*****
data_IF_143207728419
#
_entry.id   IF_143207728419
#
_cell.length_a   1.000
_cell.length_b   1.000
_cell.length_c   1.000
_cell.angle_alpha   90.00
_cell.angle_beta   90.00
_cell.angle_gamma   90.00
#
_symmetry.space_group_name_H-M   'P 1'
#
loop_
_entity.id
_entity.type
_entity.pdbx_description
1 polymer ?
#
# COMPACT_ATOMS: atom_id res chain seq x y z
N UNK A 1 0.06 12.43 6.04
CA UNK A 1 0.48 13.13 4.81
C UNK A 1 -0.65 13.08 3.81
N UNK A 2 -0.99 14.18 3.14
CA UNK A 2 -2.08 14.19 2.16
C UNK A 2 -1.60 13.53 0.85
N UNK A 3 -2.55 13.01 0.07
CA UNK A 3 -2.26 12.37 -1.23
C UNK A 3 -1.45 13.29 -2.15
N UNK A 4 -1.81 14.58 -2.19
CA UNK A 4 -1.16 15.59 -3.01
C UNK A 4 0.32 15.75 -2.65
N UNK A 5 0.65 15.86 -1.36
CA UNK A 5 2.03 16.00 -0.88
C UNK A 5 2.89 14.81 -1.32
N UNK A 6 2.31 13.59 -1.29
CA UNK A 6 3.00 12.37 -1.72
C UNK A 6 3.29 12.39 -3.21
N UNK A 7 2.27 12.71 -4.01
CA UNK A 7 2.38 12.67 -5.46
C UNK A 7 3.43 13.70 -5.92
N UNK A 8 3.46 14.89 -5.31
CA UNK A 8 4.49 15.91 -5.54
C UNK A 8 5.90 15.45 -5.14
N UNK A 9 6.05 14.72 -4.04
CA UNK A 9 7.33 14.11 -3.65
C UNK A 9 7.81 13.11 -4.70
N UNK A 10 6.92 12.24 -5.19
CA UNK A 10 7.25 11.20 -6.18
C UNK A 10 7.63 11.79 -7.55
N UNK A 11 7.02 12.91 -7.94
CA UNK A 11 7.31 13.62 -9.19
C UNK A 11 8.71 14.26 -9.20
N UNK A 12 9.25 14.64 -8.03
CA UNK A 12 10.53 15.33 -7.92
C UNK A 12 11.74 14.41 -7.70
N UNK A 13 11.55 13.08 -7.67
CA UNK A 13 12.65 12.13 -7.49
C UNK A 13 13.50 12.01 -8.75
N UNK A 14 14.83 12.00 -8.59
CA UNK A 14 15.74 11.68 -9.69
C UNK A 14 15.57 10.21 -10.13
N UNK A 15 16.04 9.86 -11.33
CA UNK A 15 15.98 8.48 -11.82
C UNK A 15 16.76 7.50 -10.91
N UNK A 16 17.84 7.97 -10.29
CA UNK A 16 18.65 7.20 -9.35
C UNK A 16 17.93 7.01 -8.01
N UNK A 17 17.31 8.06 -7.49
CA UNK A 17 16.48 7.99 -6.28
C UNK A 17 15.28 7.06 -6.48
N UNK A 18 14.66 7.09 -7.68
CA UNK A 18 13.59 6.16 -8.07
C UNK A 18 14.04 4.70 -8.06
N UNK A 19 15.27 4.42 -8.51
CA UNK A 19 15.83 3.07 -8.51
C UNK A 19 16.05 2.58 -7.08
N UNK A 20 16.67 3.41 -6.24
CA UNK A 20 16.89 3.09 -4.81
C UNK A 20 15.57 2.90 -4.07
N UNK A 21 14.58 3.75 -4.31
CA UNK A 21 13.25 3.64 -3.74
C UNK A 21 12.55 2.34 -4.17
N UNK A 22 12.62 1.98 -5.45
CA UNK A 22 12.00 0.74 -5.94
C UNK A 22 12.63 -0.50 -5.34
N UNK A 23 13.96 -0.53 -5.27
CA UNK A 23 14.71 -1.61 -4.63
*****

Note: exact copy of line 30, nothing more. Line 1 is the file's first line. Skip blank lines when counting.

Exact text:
N UNK A 4 -1.81 14.58 -2.19